Fed interest rate hikes appear on course after chair Jay Powell's address

Jermaine Castillo
August 27, 2018

The Fed has been coming to Jackson Hole since 1981.

But Powell's remarks will be watched even more closely after Trump, who has flouted established norms throughout his presidency, once again broke protocol this week by publicly criticising Powell for raising interest rates.

A strong economy and robust corporate results have supported investment appetite for equities.

More importantly, Powell's take on inflation has likely alleviated fears of faster policy tightening.

At the same time, Powell said that in case of another financial crisis or intensified concern about high inflation, "We will do whatever it takes". Still, central bankers have shown patience, raising rates at a careful pace while inflation has slowly moved higher.

On Wall Street, the Dow Jones Industrial Average rose 139.04 points, or 0.54 percent, to 25,796.02.

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The highly anticipated Jackson Hole conference will also give Powell his first chance publicly to respond to Trump, who this week said he disagrees with the Fed's decision to raise interest rates and should instead focus on "what's good for the country". But there was a fresh item on the agenda: what is the new man at the Fed like and will he capitulate to the pressure the president of the United States is putting on him?

Mazen Issa, senior FX strategist at TD Securities in NY, said Powell's remarks built on a stance seen in the minutes of the Fed's latest policy meeting released on Wednesday.

Trump believes that rate hikes would hinder economic growth and put a cap on the bullish US stock market.

With Powell sticking to his guns, "the news won't be welcomed by president Donald Trump", said Andrew Hunter, US economist at the consultancy Capital Economics. But the response was not an inflation hawk's defense of slowing the economy to hold down inflation.

"Overall, his speech did not signal any change in policy", Michael Pearce, senior USA economist at Capital Economics, wrote in a note.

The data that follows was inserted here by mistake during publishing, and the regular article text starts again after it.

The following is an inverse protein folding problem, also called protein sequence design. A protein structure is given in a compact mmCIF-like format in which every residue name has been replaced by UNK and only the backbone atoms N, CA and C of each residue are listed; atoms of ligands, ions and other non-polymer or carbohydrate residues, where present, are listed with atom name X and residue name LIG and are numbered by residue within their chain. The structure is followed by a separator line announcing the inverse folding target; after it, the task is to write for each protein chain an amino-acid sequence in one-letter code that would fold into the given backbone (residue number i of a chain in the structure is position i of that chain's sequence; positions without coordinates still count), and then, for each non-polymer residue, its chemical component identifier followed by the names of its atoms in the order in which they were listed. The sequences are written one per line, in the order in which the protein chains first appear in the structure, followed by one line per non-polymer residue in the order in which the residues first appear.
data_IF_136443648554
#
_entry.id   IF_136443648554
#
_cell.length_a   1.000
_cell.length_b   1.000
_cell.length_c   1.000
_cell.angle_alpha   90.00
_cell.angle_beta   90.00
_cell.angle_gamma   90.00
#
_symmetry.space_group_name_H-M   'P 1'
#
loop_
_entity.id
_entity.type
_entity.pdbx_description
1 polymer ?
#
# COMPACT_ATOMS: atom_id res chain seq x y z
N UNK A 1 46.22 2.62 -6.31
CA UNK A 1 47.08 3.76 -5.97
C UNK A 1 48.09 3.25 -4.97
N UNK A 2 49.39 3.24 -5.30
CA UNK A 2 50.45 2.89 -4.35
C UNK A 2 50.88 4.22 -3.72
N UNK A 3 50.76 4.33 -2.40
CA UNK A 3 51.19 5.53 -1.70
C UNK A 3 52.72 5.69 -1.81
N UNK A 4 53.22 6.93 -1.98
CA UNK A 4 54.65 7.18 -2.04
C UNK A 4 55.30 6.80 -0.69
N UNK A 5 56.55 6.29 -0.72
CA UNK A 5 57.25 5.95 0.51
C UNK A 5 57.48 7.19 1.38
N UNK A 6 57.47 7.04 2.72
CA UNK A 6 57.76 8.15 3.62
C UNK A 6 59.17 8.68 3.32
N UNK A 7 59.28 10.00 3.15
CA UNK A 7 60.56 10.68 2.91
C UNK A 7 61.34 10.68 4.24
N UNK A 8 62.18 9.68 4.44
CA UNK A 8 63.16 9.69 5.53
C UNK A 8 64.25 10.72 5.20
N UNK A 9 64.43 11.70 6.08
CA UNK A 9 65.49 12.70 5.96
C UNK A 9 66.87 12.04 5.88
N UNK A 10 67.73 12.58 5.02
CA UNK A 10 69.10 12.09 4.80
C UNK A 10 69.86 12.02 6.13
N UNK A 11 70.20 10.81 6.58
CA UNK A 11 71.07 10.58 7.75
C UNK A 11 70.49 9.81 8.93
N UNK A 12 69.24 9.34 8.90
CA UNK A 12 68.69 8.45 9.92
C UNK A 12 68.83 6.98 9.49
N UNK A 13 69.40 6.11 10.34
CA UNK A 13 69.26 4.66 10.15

"My colleagues and I are carefully monitoring incoming data", he said.

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Though Powell chose not to mention Trump's criticism, other Fed officials asserted that the president's complaints about rate hikes would have no effect on their policymaking.

The Fed has been slowly inching up its key interest rate because the USA economy is doing better.

He said the Fed's mistakes of the past, such as a misestimation of full employment that allowed inflation to take off in the 1970s, mean the central bank today should not assume its current estimates of those economic variables are precise.

The Fed's economic projections, compiled from estimates of all Fed officials, estimates the current neutral rate at 2.9 per cent. Powell defended the approach, noting "when unsure of the potency of a medicine, start with a somewhat smaller dose".

The chairman said bringing interest rates back toward levels the the Fed sees as neutral is the safest approach to managing an economy that has raised questions about the central bank's diagnostic tools for shaping monetary policy.

The Fed made two rate hikes so far this year, and is expected to make two more before the end of the year.

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Mr. Powell delivers his speech, titled "Monetary Policy in a Changing Economy", at 10 a.m. EDT.

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